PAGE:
In Warren Buffett's most recent letter to Berkshire Hathaway's (NYSE: BRK-B ) stockholders he writes glowingly of his company's latest acquisition: the Burlington Northern Santa Fe railroad. Buffett touts rail's inherent advantage over its main competitor, trucking. Namely, freight transported by rail is three times more fuel efficient than by truck. With the cost of fuel becoming a major expense in almost every facet of business these days, it is worth taking a look at rail freight in a new light, not as a last century anachronism, but as an industry reborn.
The ability to move one ton of freight almost 500 miles while using just one gallon of fuel means more than fuel-cost savings. The more freight that is moved by train (and the less by truck) means reduced dependence on foreign oil, lower greenhouse gas emissions, less traffic gridlock, and lower highway construction and maintenance costs.
The major haulers
Today's heavy lifters in rail freight include CSX (NYSE: CSX ) , Canadian National (NYSE: CNI ) , Union Pacific (NYSE: UNP ) , Norfolk Southern (NYSE: NSC ) , and Kansas City Southern (NYSE: KSU ) . These five railroads operate on more than half of the almost 140,000 miles of rail roadway in the U.S. (Most of Canadian National's track is in Canada.) Here's how they compare:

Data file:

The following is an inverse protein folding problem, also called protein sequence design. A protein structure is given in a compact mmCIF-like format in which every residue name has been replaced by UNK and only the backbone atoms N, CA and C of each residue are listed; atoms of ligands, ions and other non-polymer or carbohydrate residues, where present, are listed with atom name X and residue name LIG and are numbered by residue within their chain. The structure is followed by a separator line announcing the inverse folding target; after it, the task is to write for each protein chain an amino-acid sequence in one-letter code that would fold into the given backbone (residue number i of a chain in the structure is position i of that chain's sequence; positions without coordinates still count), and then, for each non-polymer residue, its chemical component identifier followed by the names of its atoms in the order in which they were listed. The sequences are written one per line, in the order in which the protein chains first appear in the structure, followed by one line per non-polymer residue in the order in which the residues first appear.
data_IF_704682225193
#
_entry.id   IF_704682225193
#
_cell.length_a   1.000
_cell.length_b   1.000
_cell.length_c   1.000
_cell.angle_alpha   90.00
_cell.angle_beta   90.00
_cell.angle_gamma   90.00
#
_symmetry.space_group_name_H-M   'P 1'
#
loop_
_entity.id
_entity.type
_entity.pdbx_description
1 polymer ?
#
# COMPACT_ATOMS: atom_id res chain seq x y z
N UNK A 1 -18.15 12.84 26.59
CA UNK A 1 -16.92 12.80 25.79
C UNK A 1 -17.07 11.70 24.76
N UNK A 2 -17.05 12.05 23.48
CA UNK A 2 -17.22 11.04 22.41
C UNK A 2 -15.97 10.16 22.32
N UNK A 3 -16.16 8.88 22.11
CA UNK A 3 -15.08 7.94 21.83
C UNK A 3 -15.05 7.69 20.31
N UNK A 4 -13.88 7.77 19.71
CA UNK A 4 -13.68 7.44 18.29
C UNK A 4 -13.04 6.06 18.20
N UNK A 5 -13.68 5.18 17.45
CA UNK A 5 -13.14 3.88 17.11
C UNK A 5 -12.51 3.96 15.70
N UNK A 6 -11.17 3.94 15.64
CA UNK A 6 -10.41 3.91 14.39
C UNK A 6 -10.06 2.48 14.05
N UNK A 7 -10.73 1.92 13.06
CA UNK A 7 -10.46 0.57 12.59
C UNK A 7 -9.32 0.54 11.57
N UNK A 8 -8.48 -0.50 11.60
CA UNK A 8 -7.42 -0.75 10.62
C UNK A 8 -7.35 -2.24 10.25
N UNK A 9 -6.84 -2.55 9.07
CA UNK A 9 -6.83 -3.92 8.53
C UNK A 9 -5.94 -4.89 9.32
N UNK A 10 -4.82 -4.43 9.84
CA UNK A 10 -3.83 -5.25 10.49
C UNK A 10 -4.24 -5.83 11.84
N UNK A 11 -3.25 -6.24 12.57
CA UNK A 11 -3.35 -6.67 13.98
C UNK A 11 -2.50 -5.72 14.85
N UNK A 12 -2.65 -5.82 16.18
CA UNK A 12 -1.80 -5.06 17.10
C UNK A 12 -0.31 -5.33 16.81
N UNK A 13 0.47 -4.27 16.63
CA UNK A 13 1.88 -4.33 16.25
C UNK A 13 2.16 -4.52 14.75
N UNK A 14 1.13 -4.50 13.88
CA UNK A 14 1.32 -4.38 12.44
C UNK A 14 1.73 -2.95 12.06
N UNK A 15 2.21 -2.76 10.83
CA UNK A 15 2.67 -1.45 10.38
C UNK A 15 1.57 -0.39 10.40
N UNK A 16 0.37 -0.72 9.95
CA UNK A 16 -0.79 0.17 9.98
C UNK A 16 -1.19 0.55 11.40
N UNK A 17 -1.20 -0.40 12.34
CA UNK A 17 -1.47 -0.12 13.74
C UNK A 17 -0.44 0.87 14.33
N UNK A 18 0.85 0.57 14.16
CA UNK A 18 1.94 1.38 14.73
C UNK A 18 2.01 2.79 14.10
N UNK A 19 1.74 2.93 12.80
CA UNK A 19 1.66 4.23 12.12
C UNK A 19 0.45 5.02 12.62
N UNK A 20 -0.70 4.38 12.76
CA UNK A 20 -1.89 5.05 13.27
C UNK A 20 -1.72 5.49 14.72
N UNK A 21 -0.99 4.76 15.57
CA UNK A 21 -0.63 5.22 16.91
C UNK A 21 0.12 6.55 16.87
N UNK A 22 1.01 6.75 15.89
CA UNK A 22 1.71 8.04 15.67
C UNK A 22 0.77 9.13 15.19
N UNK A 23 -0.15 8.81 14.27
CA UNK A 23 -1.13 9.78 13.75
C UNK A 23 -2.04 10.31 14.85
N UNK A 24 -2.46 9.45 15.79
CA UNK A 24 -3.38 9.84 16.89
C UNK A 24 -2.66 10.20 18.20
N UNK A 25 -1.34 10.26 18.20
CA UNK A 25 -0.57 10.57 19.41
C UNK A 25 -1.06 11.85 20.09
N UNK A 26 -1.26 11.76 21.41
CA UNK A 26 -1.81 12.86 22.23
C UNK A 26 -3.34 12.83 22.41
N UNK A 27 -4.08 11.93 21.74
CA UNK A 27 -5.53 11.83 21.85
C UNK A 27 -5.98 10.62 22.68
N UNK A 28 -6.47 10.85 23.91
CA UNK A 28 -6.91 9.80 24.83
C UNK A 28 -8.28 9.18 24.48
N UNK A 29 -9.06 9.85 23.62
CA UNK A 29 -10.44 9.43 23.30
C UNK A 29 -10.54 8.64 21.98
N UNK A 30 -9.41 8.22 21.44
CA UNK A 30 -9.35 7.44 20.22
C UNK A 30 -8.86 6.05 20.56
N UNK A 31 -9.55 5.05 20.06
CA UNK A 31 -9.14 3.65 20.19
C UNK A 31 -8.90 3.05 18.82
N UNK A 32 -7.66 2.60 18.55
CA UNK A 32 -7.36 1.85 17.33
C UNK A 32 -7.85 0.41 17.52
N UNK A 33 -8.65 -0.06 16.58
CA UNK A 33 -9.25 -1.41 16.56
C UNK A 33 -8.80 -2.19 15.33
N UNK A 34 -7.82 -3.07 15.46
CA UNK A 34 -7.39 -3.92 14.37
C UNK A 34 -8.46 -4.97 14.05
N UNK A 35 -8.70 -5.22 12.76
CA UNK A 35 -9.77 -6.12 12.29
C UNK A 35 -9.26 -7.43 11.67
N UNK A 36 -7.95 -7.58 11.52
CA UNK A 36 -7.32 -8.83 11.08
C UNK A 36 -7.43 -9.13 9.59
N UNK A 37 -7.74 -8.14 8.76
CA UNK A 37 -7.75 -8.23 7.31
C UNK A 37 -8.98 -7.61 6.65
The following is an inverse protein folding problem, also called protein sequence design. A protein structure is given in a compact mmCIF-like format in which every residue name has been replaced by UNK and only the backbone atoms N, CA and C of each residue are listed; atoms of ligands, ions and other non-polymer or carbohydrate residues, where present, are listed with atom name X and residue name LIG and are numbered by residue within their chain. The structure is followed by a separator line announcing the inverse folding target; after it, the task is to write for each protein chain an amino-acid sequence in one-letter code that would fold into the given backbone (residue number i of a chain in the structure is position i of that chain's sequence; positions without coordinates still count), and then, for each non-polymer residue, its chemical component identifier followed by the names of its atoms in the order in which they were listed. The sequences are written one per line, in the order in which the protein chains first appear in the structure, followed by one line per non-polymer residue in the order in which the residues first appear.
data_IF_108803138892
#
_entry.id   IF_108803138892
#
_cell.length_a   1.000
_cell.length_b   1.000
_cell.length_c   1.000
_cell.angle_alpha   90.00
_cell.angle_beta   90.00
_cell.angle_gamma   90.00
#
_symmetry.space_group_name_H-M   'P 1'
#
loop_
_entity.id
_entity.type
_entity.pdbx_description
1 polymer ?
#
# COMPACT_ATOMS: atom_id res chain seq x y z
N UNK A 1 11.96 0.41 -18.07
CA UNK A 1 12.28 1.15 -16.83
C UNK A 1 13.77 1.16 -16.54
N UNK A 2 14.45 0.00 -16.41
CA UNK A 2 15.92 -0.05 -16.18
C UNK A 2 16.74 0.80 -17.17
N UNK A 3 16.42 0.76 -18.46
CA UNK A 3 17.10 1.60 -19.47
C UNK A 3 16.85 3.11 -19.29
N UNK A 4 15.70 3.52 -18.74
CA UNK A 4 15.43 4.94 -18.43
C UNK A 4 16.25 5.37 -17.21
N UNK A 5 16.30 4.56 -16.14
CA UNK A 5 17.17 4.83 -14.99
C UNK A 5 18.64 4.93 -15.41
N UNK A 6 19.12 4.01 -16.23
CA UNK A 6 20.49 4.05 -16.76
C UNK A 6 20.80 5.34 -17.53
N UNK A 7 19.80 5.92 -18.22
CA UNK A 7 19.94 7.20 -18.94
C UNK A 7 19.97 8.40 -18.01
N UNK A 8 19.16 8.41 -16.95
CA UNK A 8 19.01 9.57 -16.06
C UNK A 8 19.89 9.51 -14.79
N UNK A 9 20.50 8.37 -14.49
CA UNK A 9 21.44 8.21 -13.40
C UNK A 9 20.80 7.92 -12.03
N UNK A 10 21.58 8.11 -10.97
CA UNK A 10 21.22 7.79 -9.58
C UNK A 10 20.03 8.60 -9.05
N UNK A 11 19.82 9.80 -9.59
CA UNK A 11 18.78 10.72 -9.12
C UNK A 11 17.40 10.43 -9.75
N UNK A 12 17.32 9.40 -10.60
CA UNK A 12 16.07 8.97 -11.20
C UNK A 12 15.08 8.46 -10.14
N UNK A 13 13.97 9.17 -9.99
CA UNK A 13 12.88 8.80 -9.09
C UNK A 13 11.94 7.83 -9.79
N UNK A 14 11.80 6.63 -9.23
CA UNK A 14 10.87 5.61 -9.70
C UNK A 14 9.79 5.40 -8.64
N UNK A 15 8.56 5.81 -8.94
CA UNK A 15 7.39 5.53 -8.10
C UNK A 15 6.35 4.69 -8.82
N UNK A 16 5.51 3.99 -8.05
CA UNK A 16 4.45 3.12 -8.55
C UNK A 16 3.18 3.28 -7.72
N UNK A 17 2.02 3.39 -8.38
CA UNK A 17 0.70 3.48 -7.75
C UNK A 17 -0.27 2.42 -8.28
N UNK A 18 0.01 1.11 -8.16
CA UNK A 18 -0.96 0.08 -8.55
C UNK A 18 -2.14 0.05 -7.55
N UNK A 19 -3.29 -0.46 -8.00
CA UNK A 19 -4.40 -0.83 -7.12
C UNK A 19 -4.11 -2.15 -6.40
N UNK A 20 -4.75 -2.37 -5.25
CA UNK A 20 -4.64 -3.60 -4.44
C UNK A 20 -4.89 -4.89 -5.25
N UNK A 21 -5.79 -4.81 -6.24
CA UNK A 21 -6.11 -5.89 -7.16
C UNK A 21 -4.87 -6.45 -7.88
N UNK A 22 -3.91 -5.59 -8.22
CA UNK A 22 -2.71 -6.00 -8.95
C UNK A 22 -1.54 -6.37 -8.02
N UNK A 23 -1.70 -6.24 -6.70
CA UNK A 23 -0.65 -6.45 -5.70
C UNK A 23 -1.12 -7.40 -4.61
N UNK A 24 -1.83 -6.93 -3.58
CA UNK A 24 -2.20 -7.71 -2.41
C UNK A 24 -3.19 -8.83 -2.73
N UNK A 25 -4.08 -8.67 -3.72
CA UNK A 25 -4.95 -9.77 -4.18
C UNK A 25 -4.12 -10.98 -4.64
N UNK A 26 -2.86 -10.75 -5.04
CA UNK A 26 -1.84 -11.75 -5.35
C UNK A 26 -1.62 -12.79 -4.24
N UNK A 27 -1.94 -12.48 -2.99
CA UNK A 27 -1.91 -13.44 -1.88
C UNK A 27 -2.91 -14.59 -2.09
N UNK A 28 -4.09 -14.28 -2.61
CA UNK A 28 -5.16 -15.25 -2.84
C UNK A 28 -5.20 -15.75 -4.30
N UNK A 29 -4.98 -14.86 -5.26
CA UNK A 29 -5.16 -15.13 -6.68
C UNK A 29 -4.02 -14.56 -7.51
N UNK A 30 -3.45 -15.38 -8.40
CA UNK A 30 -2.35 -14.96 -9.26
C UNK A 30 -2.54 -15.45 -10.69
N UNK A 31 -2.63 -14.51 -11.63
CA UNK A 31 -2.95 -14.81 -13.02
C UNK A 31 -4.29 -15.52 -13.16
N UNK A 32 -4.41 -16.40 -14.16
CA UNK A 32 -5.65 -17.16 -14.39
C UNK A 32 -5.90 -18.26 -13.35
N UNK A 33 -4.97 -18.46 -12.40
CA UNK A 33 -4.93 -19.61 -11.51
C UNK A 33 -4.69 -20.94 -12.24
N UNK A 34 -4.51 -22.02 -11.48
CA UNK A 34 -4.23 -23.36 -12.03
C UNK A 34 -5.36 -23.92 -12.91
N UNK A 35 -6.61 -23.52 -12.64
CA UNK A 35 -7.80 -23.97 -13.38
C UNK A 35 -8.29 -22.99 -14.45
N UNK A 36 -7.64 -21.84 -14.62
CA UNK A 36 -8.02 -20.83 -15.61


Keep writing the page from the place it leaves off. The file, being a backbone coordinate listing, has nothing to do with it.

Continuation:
Market Cap (billions)
Net Profit Margin
Free Cash Flow
|Kansas City Southern
Source: Google Finance, Motley Fool CAPS, and company statements.
All but Kansas City Southern pay a dividend. And of those that do, the yield is around 2%, with those dividends growing strongly over the last five years -- in the case of CSX, at a 51.25% rate! Canadian National's net profit margin stands out at 25.36%, noticeably higher than the rest. They all have a comfortable free cash flow cushion, with Union Pacific's jumping out of the crowd at $4.1 billion.
A recent phenomenon that is adding to the railroads' bottom lines -- as fellow Fool Aimee Duffy points out here -- is the increase in new cars being shipped by rail from the revitalized automobile industry.
Rail has a lot going for it as a freight hauler and as a long-term investment. The higher fuel prices go, the more attractive rail gets. Over the long haul, I can't see fuel costs coming down, environmental issues going away, or hard-pressed government budgets able to easily pay for more and more roads. However, I would like to see the railroads increase their dividend payout ratios a bit to make their yields even more attractive, as they certainly have the cash to do so.
Keep an eye on CSX, Canadian National Railway, Union Pacific, Norfolk Southern, and Kansas City Southern by adding them to your watchlist.